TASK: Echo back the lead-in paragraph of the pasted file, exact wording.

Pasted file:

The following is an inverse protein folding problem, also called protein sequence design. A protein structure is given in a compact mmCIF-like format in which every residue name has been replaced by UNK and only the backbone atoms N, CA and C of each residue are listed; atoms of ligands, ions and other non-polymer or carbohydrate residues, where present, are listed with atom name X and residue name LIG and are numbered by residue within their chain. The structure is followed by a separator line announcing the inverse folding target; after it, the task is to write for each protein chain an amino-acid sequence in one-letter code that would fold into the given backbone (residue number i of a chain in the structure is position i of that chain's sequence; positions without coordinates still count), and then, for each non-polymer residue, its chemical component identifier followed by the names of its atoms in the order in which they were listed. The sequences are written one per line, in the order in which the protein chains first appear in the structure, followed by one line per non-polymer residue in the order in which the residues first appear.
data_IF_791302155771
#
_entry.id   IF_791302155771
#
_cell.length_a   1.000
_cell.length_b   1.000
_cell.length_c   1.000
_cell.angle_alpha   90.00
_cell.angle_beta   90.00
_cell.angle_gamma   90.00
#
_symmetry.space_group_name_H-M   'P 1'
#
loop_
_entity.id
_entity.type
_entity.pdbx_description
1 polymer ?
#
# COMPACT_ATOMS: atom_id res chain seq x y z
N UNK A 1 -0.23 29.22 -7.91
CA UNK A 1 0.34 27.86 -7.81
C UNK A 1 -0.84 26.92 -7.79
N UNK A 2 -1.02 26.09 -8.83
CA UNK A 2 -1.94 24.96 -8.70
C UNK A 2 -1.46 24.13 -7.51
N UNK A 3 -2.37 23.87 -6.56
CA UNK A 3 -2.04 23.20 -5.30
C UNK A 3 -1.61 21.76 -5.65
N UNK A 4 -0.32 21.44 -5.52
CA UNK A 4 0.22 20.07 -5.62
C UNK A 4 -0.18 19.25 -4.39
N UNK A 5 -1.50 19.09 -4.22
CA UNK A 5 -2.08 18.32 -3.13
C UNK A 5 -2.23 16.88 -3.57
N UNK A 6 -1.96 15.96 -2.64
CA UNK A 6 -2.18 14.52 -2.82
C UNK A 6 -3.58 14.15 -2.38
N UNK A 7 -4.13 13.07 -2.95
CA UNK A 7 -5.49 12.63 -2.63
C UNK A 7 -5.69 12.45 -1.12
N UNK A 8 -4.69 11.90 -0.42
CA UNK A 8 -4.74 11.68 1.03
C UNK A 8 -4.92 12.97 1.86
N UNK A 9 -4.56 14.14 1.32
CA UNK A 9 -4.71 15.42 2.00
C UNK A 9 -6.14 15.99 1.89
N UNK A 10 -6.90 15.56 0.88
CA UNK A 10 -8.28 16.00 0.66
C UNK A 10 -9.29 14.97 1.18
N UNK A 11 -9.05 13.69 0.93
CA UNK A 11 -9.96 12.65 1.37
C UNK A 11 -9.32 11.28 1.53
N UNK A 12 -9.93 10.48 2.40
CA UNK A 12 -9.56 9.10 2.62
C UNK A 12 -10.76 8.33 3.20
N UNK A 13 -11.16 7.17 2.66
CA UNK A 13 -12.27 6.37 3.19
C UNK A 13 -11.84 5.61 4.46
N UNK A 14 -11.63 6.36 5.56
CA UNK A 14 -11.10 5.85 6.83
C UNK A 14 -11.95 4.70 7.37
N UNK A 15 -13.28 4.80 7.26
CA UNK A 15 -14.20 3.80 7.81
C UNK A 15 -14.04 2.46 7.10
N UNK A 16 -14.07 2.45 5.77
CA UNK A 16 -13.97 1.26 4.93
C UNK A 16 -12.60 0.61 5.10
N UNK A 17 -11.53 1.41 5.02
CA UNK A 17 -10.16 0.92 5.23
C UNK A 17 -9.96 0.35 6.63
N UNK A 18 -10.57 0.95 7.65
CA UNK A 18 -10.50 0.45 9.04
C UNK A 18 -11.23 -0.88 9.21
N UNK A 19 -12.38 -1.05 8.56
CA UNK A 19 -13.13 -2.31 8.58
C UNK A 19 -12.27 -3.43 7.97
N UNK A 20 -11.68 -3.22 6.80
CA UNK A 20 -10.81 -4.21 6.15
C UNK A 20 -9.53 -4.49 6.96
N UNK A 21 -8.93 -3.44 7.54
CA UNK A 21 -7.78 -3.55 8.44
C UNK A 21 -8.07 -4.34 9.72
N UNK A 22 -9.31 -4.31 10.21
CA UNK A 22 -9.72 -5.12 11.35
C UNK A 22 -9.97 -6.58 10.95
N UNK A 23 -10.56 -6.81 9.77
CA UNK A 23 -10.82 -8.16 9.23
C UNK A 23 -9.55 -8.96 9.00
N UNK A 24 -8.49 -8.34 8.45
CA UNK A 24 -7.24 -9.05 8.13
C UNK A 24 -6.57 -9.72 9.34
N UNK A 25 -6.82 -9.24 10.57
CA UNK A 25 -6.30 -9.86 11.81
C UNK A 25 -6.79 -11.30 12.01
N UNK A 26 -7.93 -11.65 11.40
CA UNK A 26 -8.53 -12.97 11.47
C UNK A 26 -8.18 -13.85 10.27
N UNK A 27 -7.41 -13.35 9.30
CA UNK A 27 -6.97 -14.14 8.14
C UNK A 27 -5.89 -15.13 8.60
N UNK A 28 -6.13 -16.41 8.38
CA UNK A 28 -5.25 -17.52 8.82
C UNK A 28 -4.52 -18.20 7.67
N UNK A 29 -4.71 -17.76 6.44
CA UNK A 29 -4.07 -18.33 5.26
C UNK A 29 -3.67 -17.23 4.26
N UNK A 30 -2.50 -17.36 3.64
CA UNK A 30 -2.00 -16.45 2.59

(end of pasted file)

The following is an inverse protein folding problem, also called protein sequence design. A protein structure is given in a compact mmCIF-like format in which every residue name has been replaced by UNK and only the backbone atoms N, CA and C of each residue are listed; atoms of ligands, ions and other non-polymer or carbohydrate residues, where present, are listed with atom name X and residue name LIG and are numbered by residue within their chain. The structure is followed by a separator line announcing the inverse folding target; after it, the task is to write for each protein chain an amino-acid sequence in one-letter code that would fold into the given backbone (residue number i of a chain in the structure is position i of that chain's sequence; positions without coordinates still count), and then, for each non-polymer residue, its chemical component identifier followed by the names of its atoms in the order in which they were listed. The sequences are written one per line, in the order in which the protein chains first appear in the structure, followed by one line per non-polymer residue in the order in which the residues first appear.